Haiti: Quake-hit Haiti's cabinet meets -- in the open-air

  • On a bench, ministers try to coordinate aid effort

* Government meeting regularly with foreign officials

* Officials counting personal losses too

By Andrew Cawthorne

PORT-AU-PRINCE, Jan 17 (Reuters) - Haiti's cabinet met on Sunday. On a bench and some plastic chairs in an open-air yard.

Grieving for their own losses and those of a nation, the exhausted and overwhelmed officials sat in a circle on a concrete slab outside a police station, seeking to put some order into their response to a catastrophic earthquake.

Loosely-speaking, the United Nations is leading the relief effort, while the U.S. military is in charge of air-traffic after Tuesday's disaster that Haitian officials say killed between 100,000-200,000 people.

But in line with diplomatic propriety, Haitian leaders are being consulted, and are giving approval, at every step.

Prime Minister Jean-Max Bellerive led Sunday's cabinet meeting. President Rene Preval raised a hand of greeting to the team as he entered the police station that has become his home and office since the presidential palace partially collapsed.

Foreign ambassadors and heads of U.N. and other international agencies joined the ministers in what officials said would now be a twice-daily meeting to try to coordinate the world's rush to help Haiti.

"They say the government is not fast, but we are doing our best," Information Minister Marie Laurence Jocelyn Lassegue told a Reuters correspondent who simply pulled up a chair to listen in to the cabinet meeting.

"All the ministries have fallen down. Everything in Haiti is broken. There is not one person in this country without a friend or relative dead. The minister of finance lost his girl of 12. The minister of tourism lost his father and mother. The chief of police ... lost two of his three children."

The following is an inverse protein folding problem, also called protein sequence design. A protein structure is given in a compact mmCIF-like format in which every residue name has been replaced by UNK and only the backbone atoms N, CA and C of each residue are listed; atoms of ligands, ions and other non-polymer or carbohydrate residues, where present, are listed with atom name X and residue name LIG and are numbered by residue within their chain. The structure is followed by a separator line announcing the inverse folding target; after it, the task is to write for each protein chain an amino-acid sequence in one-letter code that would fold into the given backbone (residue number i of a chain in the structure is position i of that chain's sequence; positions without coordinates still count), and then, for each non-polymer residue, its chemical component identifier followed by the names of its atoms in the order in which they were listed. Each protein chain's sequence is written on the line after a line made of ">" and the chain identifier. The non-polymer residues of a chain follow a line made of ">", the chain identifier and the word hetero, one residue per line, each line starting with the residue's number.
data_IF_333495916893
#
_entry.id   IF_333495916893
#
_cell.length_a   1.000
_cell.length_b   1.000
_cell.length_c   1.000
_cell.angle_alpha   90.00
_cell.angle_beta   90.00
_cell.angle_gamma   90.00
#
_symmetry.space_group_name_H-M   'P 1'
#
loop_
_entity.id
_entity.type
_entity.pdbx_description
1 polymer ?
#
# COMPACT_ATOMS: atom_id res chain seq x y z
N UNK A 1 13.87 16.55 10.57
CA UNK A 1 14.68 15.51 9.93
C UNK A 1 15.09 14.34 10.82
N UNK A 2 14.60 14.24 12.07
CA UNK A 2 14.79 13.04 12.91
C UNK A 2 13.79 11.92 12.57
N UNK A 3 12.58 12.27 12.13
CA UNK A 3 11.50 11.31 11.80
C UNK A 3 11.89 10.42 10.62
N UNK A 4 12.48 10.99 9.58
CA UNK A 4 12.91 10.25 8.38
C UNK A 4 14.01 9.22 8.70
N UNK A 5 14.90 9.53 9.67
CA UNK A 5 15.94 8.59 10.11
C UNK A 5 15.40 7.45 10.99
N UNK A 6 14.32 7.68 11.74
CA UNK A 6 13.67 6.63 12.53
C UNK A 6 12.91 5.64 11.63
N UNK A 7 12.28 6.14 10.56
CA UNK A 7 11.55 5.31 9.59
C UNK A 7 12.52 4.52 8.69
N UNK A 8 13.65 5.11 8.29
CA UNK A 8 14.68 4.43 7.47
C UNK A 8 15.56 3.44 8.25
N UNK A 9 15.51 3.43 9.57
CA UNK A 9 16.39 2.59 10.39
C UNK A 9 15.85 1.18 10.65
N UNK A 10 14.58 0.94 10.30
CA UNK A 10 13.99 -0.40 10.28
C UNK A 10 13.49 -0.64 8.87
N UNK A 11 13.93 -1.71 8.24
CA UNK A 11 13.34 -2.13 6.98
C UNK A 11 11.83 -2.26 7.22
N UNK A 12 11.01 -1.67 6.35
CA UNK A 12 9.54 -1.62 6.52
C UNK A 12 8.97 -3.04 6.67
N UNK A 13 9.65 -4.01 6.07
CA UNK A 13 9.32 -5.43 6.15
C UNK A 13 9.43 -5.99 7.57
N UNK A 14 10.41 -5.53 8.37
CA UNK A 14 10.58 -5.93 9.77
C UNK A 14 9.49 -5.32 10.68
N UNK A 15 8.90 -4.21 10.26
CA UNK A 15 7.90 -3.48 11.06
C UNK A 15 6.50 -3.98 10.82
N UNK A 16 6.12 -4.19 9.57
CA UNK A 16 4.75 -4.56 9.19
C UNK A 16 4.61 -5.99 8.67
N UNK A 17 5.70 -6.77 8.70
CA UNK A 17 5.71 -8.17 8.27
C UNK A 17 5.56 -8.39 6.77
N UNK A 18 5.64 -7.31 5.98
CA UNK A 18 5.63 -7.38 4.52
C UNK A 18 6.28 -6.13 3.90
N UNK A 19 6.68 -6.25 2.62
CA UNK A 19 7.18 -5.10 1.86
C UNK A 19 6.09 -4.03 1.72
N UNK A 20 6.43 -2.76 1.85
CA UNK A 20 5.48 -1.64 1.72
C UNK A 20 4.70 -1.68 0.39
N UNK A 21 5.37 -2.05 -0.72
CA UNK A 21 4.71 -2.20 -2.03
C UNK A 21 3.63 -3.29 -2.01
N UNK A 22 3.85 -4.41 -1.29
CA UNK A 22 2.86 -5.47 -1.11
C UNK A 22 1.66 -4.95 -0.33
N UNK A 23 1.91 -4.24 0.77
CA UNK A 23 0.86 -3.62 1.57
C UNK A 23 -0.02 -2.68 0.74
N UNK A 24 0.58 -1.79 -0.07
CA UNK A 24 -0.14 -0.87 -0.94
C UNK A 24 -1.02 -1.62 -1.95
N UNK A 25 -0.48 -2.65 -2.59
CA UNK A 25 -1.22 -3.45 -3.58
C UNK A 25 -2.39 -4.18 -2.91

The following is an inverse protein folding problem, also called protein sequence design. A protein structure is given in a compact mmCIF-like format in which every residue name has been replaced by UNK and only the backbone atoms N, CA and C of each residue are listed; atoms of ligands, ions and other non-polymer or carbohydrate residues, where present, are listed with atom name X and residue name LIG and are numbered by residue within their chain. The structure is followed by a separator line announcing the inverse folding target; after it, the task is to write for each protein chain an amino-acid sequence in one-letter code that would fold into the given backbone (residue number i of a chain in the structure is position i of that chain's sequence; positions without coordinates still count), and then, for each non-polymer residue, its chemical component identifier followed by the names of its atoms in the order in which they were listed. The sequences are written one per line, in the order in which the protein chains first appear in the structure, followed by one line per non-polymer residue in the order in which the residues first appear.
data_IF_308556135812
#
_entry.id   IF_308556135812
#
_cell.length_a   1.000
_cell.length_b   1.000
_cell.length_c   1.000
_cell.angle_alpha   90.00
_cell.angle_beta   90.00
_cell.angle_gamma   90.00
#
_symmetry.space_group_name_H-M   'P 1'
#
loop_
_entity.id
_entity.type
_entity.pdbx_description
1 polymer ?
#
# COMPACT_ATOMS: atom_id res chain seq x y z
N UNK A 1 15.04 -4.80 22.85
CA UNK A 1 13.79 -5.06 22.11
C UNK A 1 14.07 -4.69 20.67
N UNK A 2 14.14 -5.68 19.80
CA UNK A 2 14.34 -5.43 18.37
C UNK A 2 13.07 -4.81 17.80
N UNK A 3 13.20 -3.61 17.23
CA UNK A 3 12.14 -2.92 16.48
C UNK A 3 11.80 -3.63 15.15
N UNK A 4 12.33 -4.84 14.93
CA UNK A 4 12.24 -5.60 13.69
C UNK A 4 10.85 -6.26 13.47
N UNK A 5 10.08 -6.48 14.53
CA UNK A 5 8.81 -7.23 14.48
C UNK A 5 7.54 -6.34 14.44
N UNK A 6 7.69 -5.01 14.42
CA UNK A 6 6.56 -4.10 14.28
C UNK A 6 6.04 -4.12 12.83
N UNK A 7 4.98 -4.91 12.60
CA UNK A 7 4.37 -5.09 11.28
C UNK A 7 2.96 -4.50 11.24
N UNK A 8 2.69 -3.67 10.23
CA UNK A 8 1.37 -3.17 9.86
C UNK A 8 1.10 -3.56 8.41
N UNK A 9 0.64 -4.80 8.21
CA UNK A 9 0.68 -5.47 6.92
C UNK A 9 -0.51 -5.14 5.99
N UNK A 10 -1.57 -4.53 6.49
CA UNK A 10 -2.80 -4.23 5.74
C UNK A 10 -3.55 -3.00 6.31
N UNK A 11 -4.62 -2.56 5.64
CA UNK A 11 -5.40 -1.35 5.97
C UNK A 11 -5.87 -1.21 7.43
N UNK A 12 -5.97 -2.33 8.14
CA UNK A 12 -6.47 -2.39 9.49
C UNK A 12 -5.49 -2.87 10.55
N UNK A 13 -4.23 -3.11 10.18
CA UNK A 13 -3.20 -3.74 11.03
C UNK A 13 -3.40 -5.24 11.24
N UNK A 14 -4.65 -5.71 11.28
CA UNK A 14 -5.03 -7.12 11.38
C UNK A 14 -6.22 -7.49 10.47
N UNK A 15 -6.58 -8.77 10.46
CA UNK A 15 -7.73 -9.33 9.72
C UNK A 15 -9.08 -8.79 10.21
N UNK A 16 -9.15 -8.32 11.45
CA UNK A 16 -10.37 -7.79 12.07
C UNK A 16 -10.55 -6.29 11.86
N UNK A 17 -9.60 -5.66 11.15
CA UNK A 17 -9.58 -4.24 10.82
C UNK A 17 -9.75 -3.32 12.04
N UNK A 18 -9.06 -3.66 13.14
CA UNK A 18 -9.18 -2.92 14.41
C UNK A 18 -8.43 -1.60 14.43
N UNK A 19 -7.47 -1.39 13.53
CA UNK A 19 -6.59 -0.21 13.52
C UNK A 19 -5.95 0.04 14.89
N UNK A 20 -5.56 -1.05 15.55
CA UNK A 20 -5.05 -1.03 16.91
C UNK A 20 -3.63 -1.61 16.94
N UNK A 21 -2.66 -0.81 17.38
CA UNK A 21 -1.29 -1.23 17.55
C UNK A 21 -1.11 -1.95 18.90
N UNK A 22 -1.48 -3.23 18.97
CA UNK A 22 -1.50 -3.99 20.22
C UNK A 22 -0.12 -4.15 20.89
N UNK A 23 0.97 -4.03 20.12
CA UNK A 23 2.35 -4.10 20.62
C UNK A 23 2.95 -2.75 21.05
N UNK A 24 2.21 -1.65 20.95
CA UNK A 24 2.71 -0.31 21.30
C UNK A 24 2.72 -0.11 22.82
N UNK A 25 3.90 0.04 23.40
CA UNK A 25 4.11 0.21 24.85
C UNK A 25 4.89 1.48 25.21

Lassegue, who hunted in vain for a working radio station in the hours after the earthquake to broadcast information to Haitians, said the government's priority was to coordinate the mass of aid arriving from abroad.


Planes land at Port-au-Prince airport every few hours, but the trucks that head out with food, water and other emergency supplies immediately run into clogged streets.

So helicopters are also being deployed to drop off aid in makeshift refugee camps.

At the judicial police headquarters that has become the de facto head of government, senior figures from Haitian public life come rushing in from time-to-time with different messages.

"We need to remember to keep looking for the living. In my area, there are so many people still alive under there. We need materials to get them out," said Yvon Jerome, mayor of the capital's Carrefour district, who came to petition for help.

An adviser to the president, who specializes in banks, said half the capital's bank branches were probably flattened, but financiers were hoping to start putting some sort of system back in place from Wednesday.

"To put it very simply, though, we need the 82nd Airborne, the U.S. army, here to protect the banks before we open again," he said.

In a corner, after the cabinet meeting, Education Minister Joel De Jean-Pierre ponders how Haitians will continue to learn after half of the nation's schools and its three main universities collapsed or were damaged.

He is also tracking rescue efforts at his shattered ministry, where about 25 people have been rescued after the structure collapsed on some 100 inside.

Unlike other ministers, he has not lost immediate family, but takes a call from his brother, saying he has just collected the bodies of his wife and two children.

"Here in Haiti, our families are not just those nearest to us. Regardless of who we have and have not lost among our loved ones, this is a catastrophe for the whole Haitian family," he said.

(Additional reporting by Joseph Guyler Delva; Editing by Pascal Fletcher and Sandra Maler)


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